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To be the leading musculoskeletal research society in Canada.
Champion musculoskeletal research through peer-reviewed publications, scientific meetings, technology development and multimedia initiatives.
Facilitate and support interdisciplinary collaborative research between scientists and clinicians in related fields of orthopaedics such as biomaterials, biomechanics, biomedical engineering, developmental and stem cell biology.
Foster strong relationships with other musculoskeletal research societies in Canada, and orthopaedic research societies worldwide.
Support excellence in musculoskeletal research through recognition, knowledge translation and funding initiatives.
Inspire the pursuit of musculoskeletal research in scientists and clinicians in training.
The CORS Annual Meeting is held in conjunction with the COA Annual Meeting.
In 1994, a lectureship was named in honour of CORS founder, Dr. Ian Macnab. The first lecture was delivered by Dr. Edward H. Simmons at the CORS Annual Meeting that was held in Winnipeg that same year. The lectureship is still continued today.
The CORS Executive reviews the Canadian Orthopaedic Foundation’s orthopaedic research grant applications (including the J. Edouard Samson Award), and select the recipient of the CORS Founders’ Medal (most outstanding paper presented at a CORS meeting).
The Canadian Orthopaedic Research Society (CORS) was founded on June 18, 1966 in Banff, Alberta by a small group of members of the Canadian Orthopaedic Association.
Those present were: Dr. W.G. DeHaas of Calgary, Dr. M. Emery of Edmonton, Dr. C.A. Laurin of Montreal, Dr. I. Macnab of Toronto, Dr. J. Robichon of Ottawa, Dr. E.H. Simmons of Toronto, Dr. W.J. Thompson of Vancouver, Dr. A. Trias of Halifax and Dr. H. Uhthoff of Montreal. Dr. Ian Macnab was elected as the founding President at the first CORS meeting held in 1967.
The purpose of the proposed society was to further the advancement of orthopaedic surgery in Canada by stimulation of orthopaedic research. To realize this, the new society aimed to become fully aware of all the types of orthopaedic research in progress in Canada. Their aims included the correlation and support of inter-related projects, the exchange of ideas and methods, the exchange of theoretical and technical ideas in special areas such as biomechanics and histology etc. The purpose also included the recognition by the formation of a society with an annual forum at which papers, reports of work in progress and research methods in related orthopaedic fields would be delivered.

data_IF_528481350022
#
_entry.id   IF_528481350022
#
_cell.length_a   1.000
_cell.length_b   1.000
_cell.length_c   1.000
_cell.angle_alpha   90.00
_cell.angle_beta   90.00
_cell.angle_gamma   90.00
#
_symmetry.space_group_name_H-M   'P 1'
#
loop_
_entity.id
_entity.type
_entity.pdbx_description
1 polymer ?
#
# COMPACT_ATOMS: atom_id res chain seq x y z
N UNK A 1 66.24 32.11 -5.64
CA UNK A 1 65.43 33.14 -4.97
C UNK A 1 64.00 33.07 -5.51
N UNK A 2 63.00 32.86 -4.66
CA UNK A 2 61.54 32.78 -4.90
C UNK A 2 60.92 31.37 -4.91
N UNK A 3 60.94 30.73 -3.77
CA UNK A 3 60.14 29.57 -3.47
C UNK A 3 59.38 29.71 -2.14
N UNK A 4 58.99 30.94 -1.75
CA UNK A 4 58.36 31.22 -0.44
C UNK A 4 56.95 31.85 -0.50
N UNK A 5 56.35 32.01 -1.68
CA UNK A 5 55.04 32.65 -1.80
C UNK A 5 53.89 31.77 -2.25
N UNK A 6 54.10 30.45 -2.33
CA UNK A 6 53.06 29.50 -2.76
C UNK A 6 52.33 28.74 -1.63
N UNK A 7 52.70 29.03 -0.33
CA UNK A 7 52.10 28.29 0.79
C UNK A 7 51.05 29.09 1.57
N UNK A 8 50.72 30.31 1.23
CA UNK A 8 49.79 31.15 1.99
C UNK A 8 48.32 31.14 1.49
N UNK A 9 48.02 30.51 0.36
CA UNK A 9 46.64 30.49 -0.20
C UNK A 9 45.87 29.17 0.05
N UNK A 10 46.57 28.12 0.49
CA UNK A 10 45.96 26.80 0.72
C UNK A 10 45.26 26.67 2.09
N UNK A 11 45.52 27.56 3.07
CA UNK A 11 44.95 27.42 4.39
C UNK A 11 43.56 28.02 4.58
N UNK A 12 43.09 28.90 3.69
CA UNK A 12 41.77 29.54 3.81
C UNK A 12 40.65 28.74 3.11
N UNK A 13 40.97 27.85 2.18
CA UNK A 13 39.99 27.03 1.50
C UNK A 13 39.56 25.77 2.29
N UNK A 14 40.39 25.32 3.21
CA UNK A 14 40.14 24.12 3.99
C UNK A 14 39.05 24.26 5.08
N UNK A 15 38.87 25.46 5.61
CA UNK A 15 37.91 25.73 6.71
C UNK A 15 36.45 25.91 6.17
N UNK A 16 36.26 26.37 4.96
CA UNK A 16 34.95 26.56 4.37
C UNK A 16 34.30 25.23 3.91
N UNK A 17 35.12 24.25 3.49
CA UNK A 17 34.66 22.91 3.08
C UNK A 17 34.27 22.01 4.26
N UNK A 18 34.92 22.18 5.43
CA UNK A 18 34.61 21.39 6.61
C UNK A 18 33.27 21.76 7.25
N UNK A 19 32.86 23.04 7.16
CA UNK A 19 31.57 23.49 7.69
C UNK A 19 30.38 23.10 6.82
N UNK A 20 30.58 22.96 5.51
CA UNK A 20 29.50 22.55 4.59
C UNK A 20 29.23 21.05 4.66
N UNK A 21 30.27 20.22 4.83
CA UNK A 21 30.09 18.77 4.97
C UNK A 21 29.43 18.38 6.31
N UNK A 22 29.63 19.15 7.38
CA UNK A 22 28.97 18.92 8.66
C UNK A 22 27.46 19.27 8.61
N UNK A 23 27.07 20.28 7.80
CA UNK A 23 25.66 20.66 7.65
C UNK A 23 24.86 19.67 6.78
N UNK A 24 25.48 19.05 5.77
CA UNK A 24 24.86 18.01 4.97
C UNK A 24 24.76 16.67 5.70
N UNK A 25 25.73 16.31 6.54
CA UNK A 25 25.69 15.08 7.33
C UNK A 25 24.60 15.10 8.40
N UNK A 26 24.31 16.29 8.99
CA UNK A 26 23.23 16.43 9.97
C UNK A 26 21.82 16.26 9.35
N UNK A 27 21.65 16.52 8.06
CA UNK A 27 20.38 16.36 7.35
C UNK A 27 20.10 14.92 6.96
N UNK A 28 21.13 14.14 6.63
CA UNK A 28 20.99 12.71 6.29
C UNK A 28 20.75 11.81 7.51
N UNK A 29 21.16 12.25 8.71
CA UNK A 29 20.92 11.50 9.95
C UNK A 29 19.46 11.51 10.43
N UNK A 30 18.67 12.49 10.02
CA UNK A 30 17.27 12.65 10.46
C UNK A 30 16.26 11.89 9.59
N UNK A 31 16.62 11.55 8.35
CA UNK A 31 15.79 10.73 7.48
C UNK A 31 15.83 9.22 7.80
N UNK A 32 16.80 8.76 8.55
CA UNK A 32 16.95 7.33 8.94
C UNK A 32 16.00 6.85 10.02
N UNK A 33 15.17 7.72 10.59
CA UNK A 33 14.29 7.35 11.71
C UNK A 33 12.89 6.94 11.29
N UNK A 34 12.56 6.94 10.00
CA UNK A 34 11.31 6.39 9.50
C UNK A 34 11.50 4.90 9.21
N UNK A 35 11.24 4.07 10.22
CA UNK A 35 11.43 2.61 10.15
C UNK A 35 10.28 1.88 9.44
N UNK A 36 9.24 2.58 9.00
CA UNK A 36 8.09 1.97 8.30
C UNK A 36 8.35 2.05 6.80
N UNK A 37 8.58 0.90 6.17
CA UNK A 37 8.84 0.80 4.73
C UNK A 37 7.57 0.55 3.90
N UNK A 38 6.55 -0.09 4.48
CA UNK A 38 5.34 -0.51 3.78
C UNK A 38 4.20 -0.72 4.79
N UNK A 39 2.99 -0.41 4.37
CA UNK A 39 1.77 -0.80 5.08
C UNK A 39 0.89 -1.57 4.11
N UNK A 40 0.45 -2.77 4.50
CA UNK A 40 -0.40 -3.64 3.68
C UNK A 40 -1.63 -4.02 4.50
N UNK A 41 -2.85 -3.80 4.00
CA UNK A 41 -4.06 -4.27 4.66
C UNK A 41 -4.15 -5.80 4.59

The CORS Founders Medal was first introduced in 1982 and awarded to the author of the best paper presented at the CORS Annual Meeting. Since that time, a long list of leaders in Canadian research have received the Founders’ Medal in recognition of excellence in science and innovation.
This year’s winner was selected from the Top Canadian Research Session held during the recent CORS meeting held in conjunction with the COA Annual Meeting.
Congratulations are extended to Dr. Matthew Raleigh from the University of Toronto for being awarded the Founders’ Medal for his presentation and research on “Bone Morphogenetic Protein-2 vs Platelet-Derived Growth Factor for the Treatment of Non-Unions.”
COVID-19 brings unprecedented challenges to every one of us. We would like to hear from you and share with you stories of how the orthopaedic community is taking action to face the challenges.
Below are a few news articles highlighting Canadian doctors, researchers and industry making PPE face shields using 3D printing technologies:
Dr. Alexandra Bunting, Dr. Andrew Adamczyk, and Dr. Marie-Claude Magnan in Ottawa, in collaboration with Dr. Hanspeter Frei at Carleton University, get proactive about PPE shortage. 3D-printing doc gets proactive about PPE (CBC May 4, 2020): read the article here.
Burloak Technologies Partners with Mohawk College & NGen to Produce Face Shields for Healthcare Workers (April 15, 2020): read the article here.
University of Waterloo uses 3D printing to help protect front-line medical workers (March 30, 2020): read the article here.
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